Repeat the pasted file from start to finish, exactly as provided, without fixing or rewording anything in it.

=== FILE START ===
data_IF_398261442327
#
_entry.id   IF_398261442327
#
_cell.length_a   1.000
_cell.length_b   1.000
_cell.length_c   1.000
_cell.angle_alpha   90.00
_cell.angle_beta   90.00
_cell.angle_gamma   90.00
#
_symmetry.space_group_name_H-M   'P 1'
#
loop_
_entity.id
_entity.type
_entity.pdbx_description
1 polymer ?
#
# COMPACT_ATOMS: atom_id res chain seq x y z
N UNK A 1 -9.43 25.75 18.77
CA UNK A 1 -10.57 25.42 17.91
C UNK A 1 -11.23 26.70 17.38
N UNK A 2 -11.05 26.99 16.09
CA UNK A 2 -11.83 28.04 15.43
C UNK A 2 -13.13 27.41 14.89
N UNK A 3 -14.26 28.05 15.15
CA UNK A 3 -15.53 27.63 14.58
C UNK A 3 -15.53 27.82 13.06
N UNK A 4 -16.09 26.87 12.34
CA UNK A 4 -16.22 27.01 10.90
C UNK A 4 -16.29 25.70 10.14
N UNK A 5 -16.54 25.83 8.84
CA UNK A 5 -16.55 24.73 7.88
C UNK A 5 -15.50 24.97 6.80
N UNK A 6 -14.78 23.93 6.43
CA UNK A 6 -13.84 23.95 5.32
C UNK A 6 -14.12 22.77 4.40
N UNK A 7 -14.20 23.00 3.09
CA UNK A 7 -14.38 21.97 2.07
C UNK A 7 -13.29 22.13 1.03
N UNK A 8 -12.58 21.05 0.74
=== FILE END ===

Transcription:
data_IF_398261442327
#
_entry.id   IF_398261442327
#
_cell.length_a   1.000
_cell.length_b   1.000
_cell.length_c   1.000
_cell.angle_alpha   90.00
_cell.angle_beta   90.00
_cell.angle_gamma   90.00
#
_symmetry.space_group_name_H-M   'P 1'
#
loop_
_entity.id
_entity.type
_entity.pdbx_description
1 polymer ?
#
# COMPACT_ATOMS: atom_id res chain seq x y z
N UNK A 1 -9.43 25.75 18.77
CA UNK A 1 -10.57 25.42 17.91
C UNK A 1 -11.23 26.70 17.38
N UNK A 2 -11.05 26.99 16.09
CA UNK A 2 -11.83 28.04 15.43
C UNK A 2 -13.13 27.41 14.89
N UNK A 3 -14.26 28.05 15.15
CA UNK A 3 -15.53 27.63 14.58
C UNK A 3 -15.53 27.82 13.06
N UNK A 4 -16.09 26.87 12.34
CA UNK A 4 -16.22 27.01 10.90
C UNK A 4 -16.29 25.70 10.14
N UNK A 5 -16.54 25.83 8.84
CA UNK A 5 -16.55 24.73 7.88
C UNK A 5 -15.50 24.97 6.80
N UNK A 6 -14.78 23.93 6.43
CA UNK A 6 -13.84 23.95 5.32
C UNK A 6 -14.12 22.77 4.40
N UNK A 7 -14.20 23.00 3.09
CA UNK A 7 -14.38 21.97 2.07
C UNK A 7 -13.29 22.13 1.03
N UNK A 8 -12.58 21.05 0.74